Are we ready to stand up to Religion?

According to a recent survey by McCrindle Research, 48% of Australians do not believe in God and only 15% attend church at least once per month. These statistics are in line with previous surveys showing a strong trend towards atheism yet our political leaders continue to defer to Religion. Both major parties continue to give Religion more weight and respect than it deserves. Once again, the major political parties are out of touch.

The recent no jab, no pay policy change is an example of this. Having dismissed the right to object on conscientious grounds, both parties have clearly stated they support retaining the exemption for a strongly held religious belief. Other than a few letters to the editor, the silence has been deafening. No major political figures have come out and questioned the absurdity of this exception. There are millions of Australian secularists who see no difference between a conscientious objection and a religious objection.

There seems to be a notion among our political leaders that criticising religion is not kosher (excuse the pun). For some reason, religion is above scrutiny. Religious leaders are aware of this and take advantage to enter debates which they have no right to be in.

Take for example a recent report on ABC radio (Radio National, Religion and Ethics Report, 8/4/15) where The Uniting Church’s Dr Mark Zirnsak was interviewed in relation to the Senate inquiry into tax dodging by multinational companies. How can a Church which is exempt from paying tax (simply because it is a church) be a stakeholder in such a discussion? We are amazed at the gall of the Uniting Church for presuming it can tell other people about paying tax when it has never paid one cent itself.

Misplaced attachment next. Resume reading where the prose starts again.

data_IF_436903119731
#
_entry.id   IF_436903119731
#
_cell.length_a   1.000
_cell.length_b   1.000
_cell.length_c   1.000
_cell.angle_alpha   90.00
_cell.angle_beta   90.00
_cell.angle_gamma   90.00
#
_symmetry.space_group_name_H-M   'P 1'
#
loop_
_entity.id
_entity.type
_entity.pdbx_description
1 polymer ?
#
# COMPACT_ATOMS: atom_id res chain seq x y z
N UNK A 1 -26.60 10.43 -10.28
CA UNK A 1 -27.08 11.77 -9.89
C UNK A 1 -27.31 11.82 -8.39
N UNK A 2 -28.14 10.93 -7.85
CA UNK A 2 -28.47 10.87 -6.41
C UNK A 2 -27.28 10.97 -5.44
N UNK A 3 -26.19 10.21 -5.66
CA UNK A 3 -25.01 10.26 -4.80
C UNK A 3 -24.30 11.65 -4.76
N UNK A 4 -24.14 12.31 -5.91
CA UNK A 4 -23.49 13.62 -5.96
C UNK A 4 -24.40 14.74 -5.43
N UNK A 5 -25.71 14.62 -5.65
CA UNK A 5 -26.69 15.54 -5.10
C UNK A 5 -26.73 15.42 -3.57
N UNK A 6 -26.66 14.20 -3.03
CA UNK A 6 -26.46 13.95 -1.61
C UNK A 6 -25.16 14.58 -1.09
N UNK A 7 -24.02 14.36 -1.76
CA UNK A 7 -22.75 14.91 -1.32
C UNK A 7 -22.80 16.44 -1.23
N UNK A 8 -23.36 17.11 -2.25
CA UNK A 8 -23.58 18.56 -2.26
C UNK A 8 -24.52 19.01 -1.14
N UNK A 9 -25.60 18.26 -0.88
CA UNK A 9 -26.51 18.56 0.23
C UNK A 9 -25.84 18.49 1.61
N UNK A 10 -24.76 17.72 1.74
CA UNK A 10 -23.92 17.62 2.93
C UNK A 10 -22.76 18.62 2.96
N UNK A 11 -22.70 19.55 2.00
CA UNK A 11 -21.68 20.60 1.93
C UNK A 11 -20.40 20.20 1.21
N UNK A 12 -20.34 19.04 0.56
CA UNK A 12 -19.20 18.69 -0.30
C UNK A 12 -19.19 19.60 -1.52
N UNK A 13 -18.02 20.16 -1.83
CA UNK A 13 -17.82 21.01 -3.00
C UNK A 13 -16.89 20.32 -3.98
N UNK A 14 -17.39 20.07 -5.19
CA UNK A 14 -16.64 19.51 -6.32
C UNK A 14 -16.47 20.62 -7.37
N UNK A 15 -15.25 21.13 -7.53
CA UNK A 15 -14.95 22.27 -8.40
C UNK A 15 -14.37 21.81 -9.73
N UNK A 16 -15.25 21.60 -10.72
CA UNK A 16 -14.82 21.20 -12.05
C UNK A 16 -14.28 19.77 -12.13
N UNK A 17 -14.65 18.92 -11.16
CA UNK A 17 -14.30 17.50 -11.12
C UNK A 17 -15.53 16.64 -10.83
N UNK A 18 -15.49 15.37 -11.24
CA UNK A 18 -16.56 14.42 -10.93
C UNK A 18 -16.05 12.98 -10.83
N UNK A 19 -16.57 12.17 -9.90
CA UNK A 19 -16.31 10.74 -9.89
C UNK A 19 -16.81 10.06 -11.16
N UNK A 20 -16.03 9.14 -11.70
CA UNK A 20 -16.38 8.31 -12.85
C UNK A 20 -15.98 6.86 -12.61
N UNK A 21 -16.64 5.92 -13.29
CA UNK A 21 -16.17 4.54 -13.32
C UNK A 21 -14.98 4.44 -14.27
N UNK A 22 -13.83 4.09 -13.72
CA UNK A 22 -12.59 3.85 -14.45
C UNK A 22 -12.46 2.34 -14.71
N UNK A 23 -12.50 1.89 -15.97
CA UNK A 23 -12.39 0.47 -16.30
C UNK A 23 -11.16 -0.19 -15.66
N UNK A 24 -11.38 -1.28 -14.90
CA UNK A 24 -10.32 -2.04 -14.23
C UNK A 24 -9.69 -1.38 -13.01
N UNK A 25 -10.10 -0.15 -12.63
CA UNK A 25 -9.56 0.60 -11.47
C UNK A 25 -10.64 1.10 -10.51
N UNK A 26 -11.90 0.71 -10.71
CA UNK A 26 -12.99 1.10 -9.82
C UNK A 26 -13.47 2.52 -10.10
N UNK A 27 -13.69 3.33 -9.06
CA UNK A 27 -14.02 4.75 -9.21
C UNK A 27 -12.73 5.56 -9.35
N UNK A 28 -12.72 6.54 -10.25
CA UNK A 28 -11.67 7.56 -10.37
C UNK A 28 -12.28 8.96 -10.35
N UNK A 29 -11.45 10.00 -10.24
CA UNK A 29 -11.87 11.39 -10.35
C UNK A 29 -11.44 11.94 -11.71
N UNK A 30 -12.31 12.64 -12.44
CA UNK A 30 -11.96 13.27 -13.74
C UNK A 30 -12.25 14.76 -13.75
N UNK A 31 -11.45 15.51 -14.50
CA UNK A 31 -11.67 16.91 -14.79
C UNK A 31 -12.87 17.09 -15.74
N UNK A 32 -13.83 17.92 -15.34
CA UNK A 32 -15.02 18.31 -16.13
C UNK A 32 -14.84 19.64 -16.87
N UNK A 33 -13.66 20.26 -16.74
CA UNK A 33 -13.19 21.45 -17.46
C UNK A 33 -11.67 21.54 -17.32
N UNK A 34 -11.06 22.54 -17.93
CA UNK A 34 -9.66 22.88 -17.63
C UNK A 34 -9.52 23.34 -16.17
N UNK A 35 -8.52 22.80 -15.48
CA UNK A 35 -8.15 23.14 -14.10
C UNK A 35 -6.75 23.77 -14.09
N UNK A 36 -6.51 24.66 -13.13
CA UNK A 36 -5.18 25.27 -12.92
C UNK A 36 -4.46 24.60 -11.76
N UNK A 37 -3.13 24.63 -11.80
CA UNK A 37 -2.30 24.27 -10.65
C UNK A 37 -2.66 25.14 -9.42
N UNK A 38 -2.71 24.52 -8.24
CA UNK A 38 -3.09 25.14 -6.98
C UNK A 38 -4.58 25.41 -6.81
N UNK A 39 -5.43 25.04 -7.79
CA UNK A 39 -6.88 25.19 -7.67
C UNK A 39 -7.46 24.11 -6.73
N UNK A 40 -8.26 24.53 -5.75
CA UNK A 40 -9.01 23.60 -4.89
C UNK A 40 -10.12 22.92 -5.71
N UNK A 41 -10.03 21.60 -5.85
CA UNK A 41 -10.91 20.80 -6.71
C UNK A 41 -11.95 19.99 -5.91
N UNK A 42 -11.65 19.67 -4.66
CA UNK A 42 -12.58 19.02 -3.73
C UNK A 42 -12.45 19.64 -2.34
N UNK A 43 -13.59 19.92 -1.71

There is no shortage of chutzpah among religious leaders. Take for example the recent statements in Queensland by Catholic priest Fr Paul Kelly and Anglican Archbishop Dr Phillip Aspinall where both men pronounced their support for the scrapping of the Gay Panic defence. Their stance on this issue is admirable but we should remember it is still the case that neither man will marry a gay couple. Neither man is an expert on the law and nor have they the power to change our criminal code. The one area where they do operate and can show genuine support for the gay community is the subject of marriage and in that area they sadly discriminate against gay couples. We all know this. We all see the hypocrisy but both men managed to spin their gay support rhetoric without criticism.

So religious leaders and commentators have managed to enter debates and give opinions on topics where they have no special skills, experiences or insights. It would be like a celibate priest giving marriage or contraceptive advice. Oh wait, they already do.

The fact that religious leaders and commentators have spread their wings and made pronouncements on areas beyond their core function is not surprising. All organisations look to expand their sphere of influence. Good luck to them. We are not saying they should be locked out of the debate but we are saying we should not give them any special favours. Let’s look at their arguments and see if they have anything worthwhile to say but let’s not give any special weight to their opinions just because they are clergy. And if they have a conflict of interest or are being hypocritical then we should point that out just as we would with any other social commentator.